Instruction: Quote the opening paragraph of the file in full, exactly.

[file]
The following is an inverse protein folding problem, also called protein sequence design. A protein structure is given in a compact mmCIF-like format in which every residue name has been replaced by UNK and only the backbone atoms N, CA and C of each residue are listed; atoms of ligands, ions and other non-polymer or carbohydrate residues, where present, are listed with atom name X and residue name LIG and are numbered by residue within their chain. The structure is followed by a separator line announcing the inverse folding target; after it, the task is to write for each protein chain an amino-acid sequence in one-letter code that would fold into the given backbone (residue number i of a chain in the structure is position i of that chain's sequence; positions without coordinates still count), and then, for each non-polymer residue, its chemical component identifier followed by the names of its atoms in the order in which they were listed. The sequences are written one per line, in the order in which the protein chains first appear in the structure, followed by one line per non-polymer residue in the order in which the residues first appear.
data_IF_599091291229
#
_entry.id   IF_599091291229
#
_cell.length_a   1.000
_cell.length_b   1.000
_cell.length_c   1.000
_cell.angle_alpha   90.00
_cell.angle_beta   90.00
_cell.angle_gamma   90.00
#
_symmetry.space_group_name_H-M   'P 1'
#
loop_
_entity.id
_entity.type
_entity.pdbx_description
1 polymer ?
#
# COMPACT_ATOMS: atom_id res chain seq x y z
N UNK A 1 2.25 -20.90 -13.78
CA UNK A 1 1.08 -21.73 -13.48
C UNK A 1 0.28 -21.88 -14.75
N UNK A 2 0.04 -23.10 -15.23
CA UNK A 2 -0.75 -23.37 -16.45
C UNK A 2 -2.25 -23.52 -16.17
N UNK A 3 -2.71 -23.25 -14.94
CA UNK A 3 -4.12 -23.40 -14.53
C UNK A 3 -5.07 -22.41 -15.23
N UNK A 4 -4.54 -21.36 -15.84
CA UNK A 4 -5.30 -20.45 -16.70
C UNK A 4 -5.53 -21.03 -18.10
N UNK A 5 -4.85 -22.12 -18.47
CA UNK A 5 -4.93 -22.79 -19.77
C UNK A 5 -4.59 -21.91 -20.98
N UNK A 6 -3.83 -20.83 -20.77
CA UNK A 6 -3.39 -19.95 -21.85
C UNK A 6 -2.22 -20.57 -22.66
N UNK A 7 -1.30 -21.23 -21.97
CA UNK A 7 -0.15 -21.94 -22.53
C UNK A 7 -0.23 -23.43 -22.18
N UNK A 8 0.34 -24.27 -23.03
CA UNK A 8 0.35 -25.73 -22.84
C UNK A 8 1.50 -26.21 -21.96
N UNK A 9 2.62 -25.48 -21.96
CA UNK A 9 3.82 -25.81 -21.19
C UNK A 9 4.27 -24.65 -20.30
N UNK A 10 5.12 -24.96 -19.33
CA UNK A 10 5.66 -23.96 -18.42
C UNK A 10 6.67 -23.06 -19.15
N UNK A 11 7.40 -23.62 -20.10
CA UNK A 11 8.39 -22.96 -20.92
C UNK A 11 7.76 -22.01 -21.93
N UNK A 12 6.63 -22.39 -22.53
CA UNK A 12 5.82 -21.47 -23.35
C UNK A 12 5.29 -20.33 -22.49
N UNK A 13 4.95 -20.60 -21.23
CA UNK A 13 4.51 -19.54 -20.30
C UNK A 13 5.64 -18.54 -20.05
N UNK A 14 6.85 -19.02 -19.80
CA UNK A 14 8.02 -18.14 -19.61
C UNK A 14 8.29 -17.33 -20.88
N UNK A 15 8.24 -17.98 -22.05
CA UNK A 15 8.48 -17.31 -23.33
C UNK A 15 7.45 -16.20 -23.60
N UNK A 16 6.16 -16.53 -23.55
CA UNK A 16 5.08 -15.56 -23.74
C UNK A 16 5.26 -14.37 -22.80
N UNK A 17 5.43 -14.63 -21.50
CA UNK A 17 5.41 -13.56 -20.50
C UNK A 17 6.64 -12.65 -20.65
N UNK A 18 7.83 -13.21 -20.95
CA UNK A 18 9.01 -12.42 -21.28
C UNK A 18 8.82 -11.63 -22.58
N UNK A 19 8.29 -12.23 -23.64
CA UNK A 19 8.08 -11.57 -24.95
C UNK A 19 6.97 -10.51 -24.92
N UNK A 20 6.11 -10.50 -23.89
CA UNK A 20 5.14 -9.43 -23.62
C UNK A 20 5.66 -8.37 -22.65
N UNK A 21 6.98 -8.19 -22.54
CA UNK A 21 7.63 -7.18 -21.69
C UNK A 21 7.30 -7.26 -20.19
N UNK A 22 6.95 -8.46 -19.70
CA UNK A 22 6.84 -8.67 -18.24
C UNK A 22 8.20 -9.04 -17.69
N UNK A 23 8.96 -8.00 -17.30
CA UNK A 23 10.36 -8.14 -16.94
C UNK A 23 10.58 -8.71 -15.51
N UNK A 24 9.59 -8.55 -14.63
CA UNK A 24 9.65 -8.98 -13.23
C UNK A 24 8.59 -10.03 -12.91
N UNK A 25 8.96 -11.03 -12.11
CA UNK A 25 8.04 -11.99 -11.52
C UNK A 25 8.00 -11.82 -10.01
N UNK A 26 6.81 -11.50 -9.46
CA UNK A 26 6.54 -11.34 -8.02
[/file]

The following is an inverse protein folding problem, also called protein sequence design. A protein structure is given in a compact mmCIF-like format in which every residue name has been replaced by UNK and only the backbone atoms N, CA and C of each residue are listed; atoms of ligands, ions and other non-polymer or carbohydrate residues, where present, are listed with atom name X and residue name LIG and are numbered by residue within their chain. The structure is followed by a separator line announcing the inverse folding target; after it, the task is to write for each protein chain an amino-acid sequence in one-letter code that would fold into the given backbone (residue number i of a chain in the structure is position i of that chain's sequence; positions without coordinates still count), and then, for each non-polymer residue, its chemical component identifier followed by the names of its atoms in the order in which they were listed. The sequences are written one per line, in the order in which the protein chains first appear in the structure, followed by one line per non-polymer residue in the order in which the residues first appear.